Thursday, March 25, 2021

Malice: Keigo Higashino

Description from the book cover:

Acclaimed bestselling novelist Kunihiko Hidaka is found brutally murdered in his home on the night before he's planning to leave Japan and relocate to Vancouver. His body is found in his office, a locked room, within his locked house, by his wife and his best friend, both of whom have rock solid alibis. Or so it seems.

At the crime scene, Police Detective Kyoichiro Kaga recognizes Hidaka's best friend, Osamu Nonoguchi. Years ago when they were both teachers, they were colleagues at the same public school. Kaga went on to join the police force while Nonoguchi eventually left to become a full-time writer, though with not nearly the success of his friend Hidaka.


This story is told in first person by two different characters. One is the policeman investigating the murder and the other is a suspect, Osamu Nonoguchi, a friend of the victim. 

I liked the way the story was written; the structure is unusual. The first six chapters alternate between the suspect's written account of his activities (and thoughts) and Detective Kaga's accounts of the investigation. There is a chapter of interviews from people who knew Hidaka and Nonoguchi when they were middle school students. Then the last two chapters are Detective Kaga's accounts as he wraps up the investigation.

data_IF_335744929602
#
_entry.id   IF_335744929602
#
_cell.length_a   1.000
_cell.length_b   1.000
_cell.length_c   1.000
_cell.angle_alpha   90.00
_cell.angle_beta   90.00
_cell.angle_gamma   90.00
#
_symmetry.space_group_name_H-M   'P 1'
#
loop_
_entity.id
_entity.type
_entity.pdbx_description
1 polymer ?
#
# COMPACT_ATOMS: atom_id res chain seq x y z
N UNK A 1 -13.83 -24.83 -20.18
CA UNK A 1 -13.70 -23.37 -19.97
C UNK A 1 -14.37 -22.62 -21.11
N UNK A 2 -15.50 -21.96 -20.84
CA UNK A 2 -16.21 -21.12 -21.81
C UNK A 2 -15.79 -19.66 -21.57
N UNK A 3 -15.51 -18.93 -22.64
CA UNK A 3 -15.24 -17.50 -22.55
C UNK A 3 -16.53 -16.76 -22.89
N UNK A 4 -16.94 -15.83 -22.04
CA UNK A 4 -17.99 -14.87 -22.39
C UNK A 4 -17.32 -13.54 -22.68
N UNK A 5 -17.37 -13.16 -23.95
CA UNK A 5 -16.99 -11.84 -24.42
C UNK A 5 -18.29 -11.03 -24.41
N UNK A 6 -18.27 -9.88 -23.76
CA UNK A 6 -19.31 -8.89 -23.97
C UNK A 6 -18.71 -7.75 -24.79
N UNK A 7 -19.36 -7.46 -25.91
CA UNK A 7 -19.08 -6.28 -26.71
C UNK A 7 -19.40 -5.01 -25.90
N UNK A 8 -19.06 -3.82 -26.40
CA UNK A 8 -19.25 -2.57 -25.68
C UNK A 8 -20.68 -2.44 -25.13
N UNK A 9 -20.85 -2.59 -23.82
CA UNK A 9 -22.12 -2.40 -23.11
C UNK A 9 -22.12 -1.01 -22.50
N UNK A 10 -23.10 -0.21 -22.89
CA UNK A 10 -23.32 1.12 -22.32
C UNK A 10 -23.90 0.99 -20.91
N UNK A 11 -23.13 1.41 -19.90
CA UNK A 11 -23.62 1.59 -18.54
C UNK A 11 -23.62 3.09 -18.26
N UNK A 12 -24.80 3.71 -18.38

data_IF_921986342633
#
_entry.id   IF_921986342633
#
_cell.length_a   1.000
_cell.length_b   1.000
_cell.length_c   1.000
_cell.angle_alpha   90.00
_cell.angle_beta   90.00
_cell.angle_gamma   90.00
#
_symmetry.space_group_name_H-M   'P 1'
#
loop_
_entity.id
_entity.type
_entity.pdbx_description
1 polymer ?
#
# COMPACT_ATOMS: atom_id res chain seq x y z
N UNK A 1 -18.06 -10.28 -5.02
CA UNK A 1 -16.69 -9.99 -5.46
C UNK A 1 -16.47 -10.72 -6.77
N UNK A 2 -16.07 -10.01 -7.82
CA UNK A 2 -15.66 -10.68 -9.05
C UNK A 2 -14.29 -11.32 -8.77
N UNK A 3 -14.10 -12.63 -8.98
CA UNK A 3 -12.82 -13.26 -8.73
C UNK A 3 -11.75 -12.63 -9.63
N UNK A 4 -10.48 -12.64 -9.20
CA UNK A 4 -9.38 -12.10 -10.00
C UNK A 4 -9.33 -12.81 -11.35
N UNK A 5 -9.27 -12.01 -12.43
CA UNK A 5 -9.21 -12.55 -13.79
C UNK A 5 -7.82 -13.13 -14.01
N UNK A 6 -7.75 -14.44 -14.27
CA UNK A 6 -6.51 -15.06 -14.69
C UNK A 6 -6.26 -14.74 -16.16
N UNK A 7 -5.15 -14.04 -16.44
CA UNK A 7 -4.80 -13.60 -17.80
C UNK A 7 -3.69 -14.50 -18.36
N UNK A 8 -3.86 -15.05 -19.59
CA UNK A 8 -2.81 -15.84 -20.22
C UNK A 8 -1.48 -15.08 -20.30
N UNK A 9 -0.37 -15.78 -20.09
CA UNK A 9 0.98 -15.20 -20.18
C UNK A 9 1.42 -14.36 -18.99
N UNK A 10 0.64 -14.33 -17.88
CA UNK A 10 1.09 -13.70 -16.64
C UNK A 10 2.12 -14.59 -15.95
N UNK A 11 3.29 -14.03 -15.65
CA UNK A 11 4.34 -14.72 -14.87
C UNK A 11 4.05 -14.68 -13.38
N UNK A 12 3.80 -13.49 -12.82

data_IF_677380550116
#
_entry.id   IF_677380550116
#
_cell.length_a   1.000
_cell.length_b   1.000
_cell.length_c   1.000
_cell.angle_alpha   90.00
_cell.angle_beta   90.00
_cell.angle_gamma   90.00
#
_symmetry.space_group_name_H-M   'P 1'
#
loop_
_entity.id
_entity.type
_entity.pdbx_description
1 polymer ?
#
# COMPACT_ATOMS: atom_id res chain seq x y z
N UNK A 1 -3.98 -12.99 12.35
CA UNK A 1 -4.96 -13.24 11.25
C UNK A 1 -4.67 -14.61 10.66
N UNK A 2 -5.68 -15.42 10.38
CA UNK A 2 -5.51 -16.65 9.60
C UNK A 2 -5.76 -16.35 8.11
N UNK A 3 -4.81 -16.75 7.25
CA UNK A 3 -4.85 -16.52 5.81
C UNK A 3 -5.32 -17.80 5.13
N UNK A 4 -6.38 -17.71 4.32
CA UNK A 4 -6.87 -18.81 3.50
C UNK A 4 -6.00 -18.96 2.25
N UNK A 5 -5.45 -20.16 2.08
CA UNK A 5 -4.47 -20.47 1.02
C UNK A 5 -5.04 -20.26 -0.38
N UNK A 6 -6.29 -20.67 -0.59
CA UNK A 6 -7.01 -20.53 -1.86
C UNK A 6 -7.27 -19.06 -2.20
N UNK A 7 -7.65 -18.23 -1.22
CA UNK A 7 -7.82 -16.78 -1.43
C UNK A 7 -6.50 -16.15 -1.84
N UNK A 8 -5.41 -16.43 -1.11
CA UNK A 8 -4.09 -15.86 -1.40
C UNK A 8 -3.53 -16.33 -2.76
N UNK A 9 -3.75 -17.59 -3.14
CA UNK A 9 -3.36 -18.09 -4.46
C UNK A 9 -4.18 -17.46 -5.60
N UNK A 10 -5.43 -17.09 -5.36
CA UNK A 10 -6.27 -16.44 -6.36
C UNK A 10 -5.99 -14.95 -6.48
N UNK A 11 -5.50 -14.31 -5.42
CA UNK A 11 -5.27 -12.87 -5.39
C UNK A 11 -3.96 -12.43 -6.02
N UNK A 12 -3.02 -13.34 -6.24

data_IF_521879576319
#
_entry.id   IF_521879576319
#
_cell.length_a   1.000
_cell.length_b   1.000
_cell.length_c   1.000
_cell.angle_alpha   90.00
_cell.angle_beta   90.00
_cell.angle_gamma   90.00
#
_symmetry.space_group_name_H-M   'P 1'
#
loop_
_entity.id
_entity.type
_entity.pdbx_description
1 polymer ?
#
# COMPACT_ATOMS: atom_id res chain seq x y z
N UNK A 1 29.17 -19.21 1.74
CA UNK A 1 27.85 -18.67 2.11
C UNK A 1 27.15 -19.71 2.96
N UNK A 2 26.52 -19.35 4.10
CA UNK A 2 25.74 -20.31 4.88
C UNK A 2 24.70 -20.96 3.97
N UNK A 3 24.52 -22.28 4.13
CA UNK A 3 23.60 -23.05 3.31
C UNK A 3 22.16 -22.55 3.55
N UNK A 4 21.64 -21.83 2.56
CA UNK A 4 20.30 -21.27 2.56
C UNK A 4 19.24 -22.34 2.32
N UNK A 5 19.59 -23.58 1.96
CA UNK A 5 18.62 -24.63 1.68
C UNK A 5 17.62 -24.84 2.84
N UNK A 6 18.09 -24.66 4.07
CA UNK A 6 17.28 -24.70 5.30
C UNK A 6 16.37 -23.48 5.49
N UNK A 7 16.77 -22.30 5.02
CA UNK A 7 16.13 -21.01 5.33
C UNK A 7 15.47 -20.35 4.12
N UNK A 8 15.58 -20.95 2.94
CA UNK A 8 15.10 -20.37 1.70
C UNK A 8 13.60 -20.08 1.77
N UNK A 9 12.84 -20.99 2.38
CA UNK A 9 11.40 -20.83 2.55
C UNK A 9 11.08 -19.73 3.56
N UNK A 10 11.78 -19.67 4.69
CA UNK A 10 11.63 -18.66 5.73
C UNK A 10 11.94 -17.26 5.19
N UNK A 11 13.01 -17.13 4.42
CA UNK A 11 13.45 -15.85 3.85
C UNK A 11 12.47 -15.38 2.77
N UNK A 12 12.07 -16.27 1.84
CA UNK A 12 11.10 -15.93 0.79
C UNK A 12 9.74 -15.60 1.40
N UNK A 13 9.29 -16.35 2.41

Malice is not a thriller, but more of a character study. The investigation takes Detective Kaga back to the school days of the victim and his friend. The novel explores the how and why of the murder less than who did it. I like this kind of story and it was a very satisfying read. 

My husband read this book shortly after it was published in the US in 2014. Here is his review at Goodreads:

Malice is another meticulously plotted mystery/procedural from Keigo Higashino, author of incredibly clever The Devotion of Suspect X. This relatively brief book doesn’t waste time in getting the plot going (the murder on which everything hinges happens almost immediately) and also efficiently introduces the characters (of which there are really only five: police detective Kaga, writer friends Hidaka and Nonoguchi, and Hidaka’s two wives (one is deceased). Each first person section is an interview or account or interrogation or confession and at times it can be a bit confusing. The book has virtually no action with clever detective Kaga assembling and reassembling motives and alibis in an effort to ascertain the why of the crime. Well done.